NATASHA THOMAS: Challenging Conversation Corners — ‘Someone Else’s Job’: Defining A Responsibility In Diversity Work

A subject frequently brought to my attention whenever I discuss issues of diversity and inclusion is that of responsibility.

For what perceptions or actions am I personally responsible?  Is it my job to make sure people don’t see me as an “angry black woman,” or is it the responsibility of another individual to recognize biases as they occur and do their best to avoid letting such things cloud their decisions about me?

Is it a city’s job to create commissions to address specific community issues or is the burden on private citizens to bring every individual concern to our general government bodies, whether or not one exists, to address our specific needs?

There are many who may be answering these rhetorical questions with, “No, that’s not my job or the city’s, it’s yours!” Or maybe you’re answering just the opposite, that yes, it IS the city’s job to create bodies that are specific to issues and concerns, just as it is an individual’s responsibility to be aware enough of their own biases to try and act rationally despite them.

What if I told you that my answer to these questions was “All of the Above?”

I may not be able to control anyone’s perception of me, but I can absolutely make a conscious effort not to act in any way that might see me deposited into any stereotypical category as a woman of color.  And I can absolutely be mindful of how my inherent biases — because we all have them — might attempt to impact the decisions I make, and balance my actions accordingly.

I absolutely can bring my concerns to the city council or mayor’s office as I have them — and I have — but the city also can absolutely meet me — and others who share similar concerns and needs — halfway with commissions that are tailored to meet those specific needs.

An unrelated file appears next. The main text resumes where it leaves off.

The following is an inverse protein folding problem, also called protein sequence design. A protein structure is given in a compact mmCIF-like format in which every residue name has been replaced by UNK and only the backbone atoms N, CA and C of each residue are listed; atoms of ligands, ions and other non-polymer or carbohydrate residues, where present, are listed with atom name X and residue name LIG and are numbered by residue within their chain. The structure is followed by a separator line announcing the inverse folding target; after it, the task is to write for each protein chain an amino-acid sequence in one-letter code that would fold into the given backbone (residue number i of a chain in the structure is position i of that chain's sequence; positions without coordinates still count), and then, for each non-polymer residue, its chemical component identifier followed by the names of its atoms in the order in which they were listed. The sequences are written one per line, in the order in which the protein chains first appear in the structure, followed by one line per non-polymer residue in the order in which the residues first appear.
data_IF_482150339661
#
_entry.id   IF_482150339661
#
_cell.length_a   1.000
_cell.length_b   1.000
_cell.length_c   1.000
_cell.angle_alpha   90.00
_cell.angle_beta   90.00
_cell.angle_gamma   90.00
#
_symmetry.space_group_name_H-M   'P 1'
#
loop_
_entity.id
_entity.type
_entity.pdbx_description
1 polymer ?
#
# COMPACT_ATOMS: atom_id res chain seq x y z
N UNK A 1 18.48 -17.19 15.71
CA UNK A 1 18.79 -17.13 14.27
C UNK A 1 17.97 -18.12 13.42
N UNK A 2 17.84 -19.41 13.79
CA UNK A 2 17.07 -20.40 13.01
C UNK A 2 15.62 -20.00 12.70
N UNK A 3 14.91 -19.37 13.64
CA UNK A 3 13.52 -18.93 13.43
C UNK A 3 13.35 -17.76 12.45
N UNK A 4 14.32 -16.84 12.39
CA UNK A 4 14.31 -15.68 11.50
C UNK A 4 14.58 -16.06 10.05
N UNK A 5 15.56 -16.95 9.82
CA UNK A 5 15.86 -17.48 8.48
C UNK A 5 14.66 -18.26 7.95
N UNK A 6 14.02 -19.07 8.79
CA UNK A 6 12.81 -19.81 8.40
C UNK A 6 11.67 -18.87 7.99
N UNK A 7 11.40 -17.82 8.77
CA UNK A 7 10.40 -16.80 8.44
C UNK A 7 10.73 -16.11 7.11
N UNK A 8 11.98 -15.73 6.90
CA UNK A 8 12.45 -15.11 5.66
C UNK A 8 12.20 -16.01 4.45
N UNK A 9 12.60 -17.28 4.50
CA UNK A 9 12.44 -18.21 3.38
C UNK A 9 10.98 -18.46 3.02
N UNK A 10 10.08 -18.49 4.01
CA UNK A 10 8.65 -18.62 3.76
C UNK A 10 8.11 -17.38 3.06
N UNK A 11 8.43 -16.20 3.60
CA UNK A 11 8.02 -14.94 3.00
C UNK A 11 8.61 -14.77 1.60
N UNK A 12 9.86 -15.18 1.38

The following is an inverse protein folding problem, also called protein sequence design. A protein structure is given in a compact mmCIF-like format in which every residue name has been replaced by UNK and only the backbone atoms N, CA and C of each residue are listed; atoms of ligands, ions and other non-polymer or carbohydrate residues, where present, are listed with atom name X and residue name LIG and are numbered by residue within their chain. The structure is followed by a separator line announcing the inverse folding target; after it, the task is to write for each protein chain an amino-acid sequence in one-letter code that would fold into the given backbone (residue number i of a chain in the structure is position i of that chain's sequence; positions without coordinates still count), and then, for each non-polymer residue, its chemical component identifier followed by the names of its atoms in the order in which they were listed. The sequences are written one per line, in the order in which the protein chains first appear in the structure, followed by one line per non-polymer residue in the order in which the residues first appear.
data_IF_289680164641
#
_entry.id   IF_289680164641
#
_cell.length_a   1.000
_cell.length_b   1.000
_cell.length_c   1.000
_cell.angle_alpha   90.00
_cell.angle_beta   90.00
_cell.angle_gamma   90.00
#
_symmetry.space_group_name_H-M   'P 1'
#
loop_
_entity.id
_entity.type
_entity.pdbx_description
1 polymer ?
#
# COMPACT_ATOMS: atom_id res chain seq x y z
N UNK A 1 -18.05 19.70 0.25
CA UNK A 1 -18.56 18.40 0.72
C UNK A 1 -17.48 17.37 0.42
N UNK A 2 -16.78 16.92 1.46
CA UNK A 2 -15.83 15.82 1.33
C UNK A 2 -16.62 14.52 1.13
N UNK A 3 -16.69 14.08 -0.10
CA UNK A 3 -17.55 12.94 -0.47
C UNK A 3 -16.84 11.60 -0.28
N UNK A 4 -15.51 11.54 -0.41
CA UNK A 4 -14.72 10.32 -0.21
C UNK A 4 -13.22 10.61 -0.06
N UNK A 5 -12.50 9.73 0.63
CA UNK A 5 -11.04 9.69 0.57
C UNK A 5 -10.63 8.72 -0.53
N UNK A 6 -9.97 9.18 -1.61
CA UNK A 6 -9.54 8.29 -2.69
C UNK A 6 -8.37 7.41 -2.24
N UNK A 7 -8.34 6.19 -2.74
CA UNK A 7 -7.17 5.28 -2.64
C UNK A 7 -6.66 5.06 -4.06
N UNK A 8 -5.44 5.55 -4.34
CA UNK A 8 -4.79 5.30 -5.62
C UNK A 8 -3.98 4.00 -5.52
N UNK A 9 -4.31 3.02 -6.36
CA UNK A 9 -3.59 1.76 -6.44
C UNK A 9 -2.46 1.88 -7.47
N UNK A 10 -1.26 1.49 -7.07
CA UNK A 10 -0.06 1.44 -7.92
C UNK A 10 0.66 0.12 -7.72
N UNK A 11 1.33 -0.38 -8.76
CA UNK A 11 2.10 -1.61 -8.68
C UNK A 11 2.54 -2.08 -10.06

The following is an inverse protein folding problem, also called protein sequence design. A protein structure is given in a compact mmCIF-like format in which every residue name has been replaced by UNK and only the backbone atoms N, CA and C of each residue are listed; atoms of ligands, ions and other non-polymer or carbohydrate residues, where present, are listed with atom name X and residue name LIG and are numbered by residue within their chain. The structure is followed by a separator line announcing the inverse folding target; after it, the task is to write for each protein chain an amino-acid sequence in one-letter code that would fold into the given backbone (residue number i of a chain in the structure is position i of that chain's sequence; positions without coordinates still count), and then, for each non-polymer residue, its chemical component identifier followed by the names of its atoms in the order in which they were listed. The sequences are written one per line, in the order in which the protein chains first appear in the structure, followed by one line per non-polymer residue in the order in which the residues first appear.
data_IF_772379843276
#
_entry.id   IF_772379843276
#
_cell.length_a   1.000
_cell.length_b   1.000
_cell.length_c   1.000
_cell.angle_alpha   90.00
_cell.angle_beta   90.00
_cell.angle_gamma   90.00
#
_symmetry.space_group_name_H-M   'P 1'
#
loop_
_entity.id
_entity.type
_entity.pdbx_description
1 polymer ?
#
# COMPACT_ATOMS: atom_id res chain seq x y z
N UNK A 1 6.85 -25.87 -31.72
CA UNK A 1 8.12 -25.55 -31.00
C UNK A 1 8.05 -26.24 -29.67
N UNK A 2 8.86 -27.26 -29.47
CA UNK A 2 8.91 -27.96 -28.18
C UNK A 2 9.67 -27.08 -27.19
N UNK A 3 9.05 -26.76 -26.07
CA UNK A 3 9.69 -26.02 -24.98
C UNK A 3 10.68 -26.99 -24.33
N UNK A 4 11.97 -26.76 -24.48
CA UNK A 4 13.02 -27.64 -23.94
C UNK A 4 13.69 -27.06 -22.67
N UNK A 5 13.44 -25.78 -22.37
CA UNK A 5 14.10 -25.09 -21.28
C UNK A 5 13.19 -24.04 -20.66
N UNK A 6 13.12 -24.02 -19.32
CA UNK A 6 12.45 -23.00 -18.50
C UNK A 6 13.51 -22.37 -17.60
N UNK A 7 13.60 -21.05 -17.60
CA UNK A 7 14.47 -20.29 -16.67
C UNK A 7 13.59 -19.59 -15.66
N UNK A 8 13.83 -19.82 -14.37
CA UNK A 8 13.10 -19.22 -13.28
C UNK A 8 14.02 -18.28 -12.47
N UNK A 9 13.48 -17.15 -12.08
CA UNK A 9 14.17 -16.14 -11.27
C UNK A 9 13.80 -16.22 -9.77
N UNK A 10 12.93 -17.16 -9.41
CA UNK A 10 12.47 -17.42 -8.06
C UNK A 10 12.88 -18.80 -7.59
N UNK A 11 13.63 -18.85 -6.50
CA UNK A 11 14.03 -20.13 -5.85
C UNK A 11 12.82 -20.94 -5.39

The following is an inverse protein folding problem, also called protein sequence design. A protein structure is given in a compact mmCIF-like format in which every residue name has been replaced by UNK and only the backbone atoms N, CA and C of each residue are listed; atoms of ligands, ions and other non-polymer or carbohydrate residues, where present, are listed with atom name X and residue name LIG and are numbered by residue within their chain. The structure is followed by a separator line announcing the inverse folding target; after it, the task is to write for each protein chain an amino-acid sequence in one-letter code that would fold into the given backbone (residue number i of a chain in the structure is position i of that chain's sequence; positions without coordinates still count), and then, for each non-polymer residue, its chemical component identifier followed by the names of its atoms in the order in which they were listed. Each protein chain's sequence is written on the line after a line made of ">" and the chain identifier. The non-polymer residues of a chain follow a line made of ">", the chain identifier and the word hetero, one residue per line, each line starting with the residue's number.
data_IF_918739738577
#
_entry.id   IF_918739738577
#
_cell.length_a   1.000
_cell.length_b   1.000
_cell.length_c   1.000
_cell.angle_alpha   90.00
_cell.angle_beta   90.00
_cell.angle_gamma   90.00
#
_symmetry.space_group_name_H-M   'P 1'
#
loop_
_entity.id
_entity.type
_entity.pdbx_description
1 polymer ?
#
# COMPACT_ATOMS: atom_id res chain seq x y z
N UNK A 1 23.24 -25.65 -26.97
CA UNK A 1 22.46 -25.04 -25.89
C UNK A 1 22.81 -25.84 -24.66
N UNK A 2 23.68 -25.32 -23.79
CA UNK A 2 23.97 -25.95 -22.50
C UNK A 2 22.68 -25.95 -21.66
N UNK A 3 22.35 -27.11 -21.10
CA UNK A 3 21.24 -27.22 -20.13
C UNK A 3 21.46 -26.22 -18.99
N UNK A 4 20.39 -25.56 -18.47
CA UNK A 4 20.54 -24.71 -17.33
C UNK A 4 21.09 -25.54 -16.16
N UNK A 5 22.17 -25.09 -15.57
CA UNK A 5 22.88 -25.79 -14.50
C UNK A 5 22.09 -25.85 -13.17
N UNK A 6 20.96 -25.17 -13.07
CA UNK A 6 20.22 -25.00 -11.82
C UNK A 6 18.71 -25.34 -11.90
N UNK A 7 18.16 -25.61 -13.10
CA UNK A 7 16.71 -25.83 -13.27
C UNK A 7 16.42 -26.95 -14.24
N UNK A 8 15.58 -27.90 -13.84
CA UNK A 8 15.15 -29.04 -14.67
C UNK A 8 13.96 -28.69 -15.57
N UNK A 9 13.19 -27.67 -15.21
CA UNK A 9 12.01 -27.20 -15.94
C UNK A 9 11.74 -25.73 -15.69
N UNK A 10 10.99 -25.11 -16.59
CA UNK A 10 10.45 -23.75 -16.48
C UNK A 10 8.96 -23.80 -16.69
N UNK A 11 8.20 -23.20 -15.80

Grand Forks has done just that with our Youth Commission, and we’ve done it with our Blue Ribbon Commission on Social Infrastructure.  Why should diversity and inclusion be any different?

Sometimes, it’s is all too easy to look at something and say, “That’s someone else’s job.” But I get it, sometimes there’s stuff that we just don’t have the ability to fix.  But when the need is present and the resources are there, far better to look at the person next to you and ask “how could we share the load on this?” than to write it off altogether and walk away.

Grand Forks has promised to be a city that is a place of safety, affordability, health and engagement and of support for our youth.  Diversity is part of that. And we’ve all got a role to play.

2 thoughts on “NATASHA THOMAS: Challenging Conversation Corners — ‘Someone Else’s Job’: Defining A Responsibility In Diversity Work”

  • Therese September 22, 2015 at 8:14 pm

    Thanks for your commitment and willingness to put yourself “out there”. I admire and appreciate your voice.

  • Helen Murphy March 27, 2017 at 3:27 pm

    I have missed your voice and am glad to hear it again. Just like the babe baked in the King cake, you were a treasure that added to the richness of living in a more diverse community. I am sorry you left under such difficult circumstances but happy you are finding happiness and renewed strength to make this world a better place.


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